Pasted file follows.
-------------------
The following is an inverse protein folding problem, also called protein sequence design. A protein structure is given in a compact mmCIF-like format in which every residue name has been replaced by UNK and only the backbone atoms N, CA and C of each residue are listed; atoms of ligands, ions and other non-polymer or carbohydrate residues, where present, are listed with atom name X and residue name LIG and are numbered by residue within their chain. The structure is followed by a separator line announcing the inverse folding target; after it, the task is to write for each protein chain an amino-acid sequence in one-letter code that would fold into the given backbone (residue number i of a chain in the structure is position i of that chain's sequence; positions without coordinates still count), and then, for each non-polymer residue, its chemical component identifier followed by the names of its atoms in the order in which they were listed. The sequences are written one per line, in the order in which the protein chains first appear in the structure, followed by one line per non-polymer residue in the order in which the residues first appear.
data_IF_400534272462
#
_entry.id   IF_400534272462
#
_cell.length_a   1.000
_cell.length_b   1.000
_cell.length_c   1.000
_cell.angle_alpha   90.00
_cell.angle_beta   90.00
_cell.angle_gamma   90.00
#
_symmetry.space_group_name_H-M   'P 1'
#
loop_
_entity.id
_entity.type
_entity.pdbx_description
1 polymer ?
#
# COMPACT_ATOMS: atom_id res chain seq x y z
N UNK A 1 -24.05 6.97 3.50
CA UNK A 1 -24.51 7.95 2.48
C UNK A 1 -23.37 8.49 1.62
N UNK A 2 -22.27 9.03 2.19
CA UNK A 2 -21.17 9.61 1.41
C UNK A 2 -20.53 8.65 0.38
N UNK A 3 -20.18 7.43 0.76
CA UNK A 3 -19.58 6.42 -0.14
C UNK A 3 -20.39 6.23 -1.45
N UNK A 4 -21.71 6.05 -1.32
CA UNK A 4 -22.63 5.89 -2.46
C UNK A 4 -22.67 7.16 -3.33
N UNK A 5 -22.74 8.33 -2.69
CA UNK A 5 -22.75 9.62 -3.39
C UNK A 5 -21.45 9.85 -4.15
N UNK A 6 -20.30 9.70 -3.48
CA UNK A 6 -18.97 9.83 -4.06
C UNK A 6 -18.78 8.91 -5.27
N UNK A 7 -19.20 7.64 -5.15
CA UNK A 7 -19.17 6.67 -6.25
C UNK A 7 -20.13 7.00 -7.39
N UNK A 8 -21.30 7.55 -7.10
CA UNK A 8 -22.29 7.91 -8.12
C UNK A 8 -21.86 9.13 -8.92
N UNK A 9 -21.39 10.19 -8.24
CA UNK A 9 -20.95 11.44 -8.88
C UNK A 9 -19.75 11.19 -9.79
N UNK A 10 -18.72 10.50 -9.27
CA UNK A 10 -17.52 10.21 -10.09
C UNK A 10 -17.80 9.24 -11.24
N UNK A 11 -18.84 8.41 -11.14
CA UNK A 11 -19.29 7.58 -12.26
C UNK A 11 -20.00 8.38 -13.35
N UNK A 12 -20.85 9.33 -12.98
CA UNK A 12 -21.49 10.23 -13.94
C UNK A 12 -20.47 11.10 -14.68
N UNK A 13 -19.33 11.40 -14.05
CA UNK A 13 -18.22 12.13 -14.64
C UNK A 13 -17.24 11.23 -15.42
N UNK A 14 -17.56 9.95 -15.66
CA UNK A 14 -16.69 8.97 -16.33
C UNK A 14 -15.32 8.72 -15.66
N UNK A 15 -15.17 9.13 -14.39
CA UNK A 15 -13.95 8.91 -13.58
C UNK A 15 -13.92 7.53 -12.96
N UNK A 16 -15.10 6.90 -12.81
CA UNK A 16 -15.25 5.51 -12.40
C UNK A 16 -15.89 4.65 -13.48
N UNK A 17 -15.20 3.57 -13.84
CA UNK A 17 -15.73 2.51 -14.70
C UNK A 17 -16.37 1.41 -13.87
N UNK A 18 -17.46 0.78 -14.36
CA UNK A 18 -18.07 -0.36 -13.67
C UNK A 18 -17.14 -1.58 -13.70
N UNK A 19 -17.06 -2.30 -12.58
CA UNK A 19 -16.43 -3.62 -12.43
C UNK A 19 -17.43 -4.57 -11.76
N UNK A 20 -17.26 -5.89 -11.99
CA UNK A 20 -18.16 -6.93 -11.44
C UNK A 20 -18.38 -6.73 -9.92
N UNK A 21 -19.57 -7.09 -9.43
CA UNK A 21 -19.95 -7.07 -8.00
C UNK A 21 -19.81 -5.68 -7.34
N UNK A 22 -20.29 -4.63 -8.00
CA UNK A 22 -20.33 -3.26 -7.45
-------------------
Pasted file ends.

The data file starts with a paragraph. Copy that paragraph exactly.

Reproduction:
The following is an inverse protein folding problem, also called protein sequence design. A protein structure is given in a compact mmCIF-like format in which every residue name has been replaced by UNK and only the backbone atoms N, CA and C of each residue are listed; atoms of ligands, ions and other non-polymer or carbohydrate residues, where present, are listed with atom name X and residue name LIG and are numbered by residue within their chain. The structure is followed by a separator line announcing the inverse folding target; after it, the task is to write for each protein chain an amino-acid sequence in one-letter code that would fold into the given backbone (residue number i of a chain in the structure is position i of that chain's sequence; positions without coordinates still count), and then, for each non-polymer residue, its chemical component identifier followed by the names of its atoms in the order in which they were listed. The sequences are written one per line, in the order in which the protein chains first appear in the structure, followed by one line per non-polymer residue in the order in which the residues first appear.